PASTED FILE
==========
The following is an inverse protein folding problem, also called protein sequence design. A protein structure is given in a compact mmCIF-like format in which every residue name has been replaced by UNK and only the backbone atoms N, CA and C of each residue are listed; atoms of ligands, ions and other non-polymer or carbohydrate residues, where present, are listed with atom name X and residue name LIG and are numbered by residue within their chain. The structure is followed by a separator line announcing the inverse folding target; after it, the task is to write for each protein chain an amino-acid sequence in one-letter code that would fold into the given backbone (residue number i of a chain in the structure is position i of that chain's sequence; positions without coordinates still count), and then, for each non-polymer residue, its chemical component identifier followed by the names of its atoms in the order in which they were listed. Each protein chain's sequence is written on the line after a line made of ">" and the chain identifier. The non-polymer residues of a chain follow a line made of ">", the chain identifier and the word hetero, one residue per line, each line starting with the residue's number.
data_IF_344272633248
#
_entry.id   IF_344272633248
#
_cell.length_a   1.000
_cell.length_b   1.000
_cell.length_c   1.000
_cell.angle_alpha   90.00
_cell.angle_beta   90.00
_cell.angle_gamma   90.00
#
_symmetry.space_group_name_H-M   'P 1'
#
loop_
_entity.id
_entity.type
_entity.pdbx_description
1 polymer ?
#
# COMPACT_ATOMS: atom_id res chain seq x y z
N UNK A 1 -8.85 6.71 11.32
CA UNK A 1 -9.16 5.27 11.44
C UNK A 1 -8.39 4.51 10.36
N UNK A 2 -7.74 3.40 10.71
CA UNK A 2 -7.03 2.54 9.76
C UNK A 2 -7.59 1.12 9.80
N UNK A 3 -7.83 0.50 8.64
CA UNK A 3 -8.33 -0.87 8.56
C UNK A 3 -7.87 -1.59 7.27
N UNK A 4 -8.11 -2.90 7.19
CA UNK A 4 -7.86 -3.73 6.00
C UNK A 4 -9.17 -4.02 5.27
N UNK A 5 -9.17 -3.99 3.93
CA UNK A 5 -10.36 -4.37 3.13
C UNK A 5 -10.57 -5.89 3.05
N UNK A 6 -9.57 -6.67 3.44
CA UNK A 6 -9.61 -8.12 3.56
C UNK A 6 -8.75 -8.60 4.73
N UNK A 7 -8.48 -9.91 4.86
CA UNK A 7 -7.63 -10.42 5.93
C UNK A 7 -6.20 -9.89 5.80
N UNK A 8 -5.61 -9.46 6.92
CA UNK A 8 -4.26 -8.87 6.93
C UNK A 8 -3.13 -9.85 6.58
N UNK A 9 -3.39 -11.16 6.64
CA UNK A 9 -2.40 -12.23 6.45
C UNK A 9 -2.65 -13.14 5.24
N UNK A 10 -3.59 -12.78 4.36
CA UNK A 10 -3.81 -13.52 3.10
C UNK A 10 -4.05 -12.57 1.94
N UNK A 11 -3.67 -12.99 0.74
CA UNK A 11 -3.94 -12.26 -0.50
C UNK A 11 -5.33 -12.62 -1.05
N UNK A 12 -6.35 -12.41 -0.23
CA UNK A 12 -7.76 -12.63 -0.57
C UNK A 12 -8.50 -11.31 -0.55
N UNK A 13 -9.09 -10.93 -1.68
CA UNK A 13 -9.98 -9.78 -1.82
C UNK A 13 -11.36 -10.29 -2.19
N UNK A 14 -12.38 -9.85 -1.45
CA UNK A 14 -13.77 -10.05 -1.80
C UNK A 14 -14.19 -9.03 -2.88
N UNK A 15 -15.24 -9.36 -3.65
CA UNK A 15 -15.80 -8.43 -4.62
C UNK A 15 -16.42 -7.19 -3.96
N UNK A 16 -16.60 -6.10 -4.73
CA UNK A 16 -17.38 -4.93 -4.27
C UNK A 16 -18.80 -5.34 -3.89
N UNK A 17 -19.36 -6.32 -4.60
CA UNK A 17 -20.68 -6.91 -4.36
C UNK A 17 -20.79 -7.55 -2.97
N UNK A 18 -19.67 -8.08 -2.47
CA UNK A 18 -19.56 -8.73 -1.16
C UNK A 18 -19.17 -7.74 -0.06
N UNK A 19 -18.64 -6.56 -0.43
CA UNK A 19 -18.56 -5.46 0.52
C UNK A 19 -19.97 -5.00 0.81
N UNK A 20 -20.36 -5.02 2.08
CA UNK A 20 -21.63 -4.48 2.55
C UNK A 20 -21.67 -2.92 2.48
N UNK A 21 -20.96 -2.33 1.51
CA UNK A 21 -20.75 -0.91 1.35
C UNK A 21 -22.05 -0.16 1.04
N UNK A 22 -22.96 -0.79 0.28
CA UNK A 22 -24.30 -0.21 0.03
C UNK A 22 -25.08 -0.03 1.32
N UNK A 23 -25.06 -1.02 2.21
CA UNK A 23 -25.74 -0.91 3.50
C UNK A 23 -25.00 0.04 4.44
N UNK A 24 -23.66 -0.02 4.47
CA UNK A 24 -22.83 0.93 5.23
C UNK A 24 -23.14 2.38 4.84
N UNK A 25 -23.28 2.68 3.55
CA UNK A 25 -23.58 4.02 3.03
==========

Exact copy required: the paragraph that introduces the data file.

The following is an inverse protein folding problem, also called protein sequence design. A protein structure is given in a compact mmCIF-like format in which every residue name has been replaced by UNK and only the backbone atoms N, CA and C of each residue are listed; atoms of ligands, ions and other non-polymer or carbohydrate residues, where present, are listed with atom name X and residue name LIG and are numbered by residue within their chain. The structure is followed by a separator line announcing the inverse folding target; after it, the task is to write for each protein chain an amino-acid sequence in one-letter code that would fold into the given backbone (residue number i of a chain in the structure is position i of that chain's sequence; positions without coordinates still count), and then, for each non-polymer residue, its chemical component identifier followed by the names of its atoms in the order in which they were listed. Each protein chain's sequence is written on the line after a line made of ">" and the chain identifier. The non-polymer residues of a chain follow a line made of ">", the chain identifier and the word hetero, one residue per line, each line starting with the residue's number.